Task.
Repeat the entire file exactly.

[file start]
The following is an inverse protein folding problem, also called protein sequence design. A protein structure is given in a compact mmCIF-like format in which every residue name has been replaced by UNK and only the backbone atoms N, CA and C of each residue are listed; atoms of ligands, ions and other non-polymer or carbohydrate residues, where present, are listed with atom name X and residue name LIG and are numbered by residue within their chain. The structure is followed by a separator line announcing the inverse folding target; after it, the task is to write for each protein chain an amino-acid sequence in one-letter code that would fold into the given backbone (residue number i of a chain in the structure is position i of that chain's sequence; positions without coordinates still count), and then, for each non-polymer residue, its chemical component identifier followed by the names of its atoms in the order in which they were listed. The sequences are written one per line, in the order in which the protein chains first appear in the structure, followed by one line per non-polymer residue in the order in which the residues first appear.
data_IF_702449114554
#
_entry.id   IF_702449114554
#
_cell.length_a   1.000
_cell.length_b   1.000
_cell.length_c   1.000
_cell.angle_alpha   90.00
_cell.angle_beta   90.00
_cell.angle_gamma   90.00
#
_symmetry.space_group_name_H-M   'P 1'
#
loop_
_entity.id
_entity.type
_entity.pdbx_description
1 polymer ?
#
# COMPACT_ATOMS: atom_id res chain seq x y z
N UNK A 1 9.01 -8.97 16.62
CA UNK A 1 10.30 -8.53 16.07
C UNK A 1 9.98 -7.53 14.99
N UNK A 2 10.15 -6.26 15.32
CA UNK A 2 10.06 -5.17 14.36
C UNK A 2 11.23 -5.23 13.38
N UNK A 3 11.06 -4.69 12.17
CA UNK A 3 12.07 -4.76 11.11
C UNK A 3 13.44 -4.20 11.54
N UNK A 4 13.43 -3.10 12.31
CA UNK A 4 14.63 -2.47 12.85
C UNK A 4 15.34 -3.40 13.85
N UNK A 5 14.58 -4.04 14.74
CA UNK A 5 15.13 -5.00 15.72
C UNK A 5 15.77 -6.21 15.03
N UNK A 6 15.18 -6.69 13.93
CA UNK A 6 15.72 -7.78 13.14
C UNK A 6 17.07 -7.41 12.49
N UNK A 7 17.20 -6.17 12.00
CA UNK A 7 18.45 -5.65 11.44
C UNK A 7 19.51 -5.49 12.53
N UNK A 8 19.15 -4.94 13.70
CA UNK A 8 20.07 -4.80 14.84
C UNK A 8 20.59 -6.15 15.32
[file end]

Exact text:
The following is an inverse protein folding problem, also called protein sequence design. A protein structure is given in a compact mmCIF-like format in which every residue name has been replaced by UNK and only the backbone atoms N, CA and C of each residue are listed; atoms of ligands, ions and other non-polymer or carbohydrate residues, where present, are listed with atom name X and residue name LIG and are numbered by residue within their chain. The structure is followed by a separator line announcing the inverse folding target; after it, the task is to write for each protein chain an amino-acid sequence in one-letter code that would fold into the given backbone (residue number i of a chain in the structure is position i of that chain's sequence; positions without coordinates still count), and then, for each non-polymer residue, its chemical component identifier followed by the names of its atoms in the order in which they were listed. The sequences are written one per line, in the order in which the protein chains first appear in the structure, followed by one line per non-polymer residue in the order in which the residues first appear.
data_IF_702449114554
#
_entry.id   IF_702449114554
#
_cell.length_a   1.000
_cell.length_b   1.000
_cell.length_c   1.000
_cell.angle_alpha   90.00
_cell.angle_beta   90.00
_cell.angle_gamma   90.00
#
_symmetry.space_group_name_H-M   'P 1'
#
loop_
_entity.id
_entity.type
_entity.pdbx_description
1 polymer ?
#
# COMPACT_ATOMS: atom_id res chain seq x y z
N UNK A 1 9.01 -8.97 16.62
CA UNK A 1 10.30 -8.53 16.07
C UNK A 1 9.98 -7.53 14.99
N UNK A 2 10.15 -6.26 15.32
CA UNK A 2 10.06 -5.17 14.36
C UNK A 2 11.23 -5.23 13.38
N UNK A 3 11.06 -4.69 12.17
CA UNK A 3 12.07 -4.76 11.11
C UNK A 3 13.44 -4.20 11.54
N UNK A 4 13.43 -3.10 12.31
CA UNK A 4 14.63 -2.47 12.85
C UNK A 4 15.34 -3.40 13.85
N UNK A 5 14.58 -4.04 14.74
CA UNK A 5 15.13 -5.00 15.72
C UNK A 5 15.77 -6.21 15.03
N UNK A 6 15.18 -6.69 13.93
CA UNK A 6 15.72 -7.78 13.14
C UNK A 6 17.07 -7.41 12.49
N UNK A 7 17.20 -6.17 12.00
CA UNK A 7 18.45 -5.65 11.44
C UNK A 7 19.51 -5.49 12.53
N UNK A 8 19.15 -4.94 13.70
CA UNK A 8 20.07 -4.80 14.84
C UNK A 8 20.59 -6.15 15.32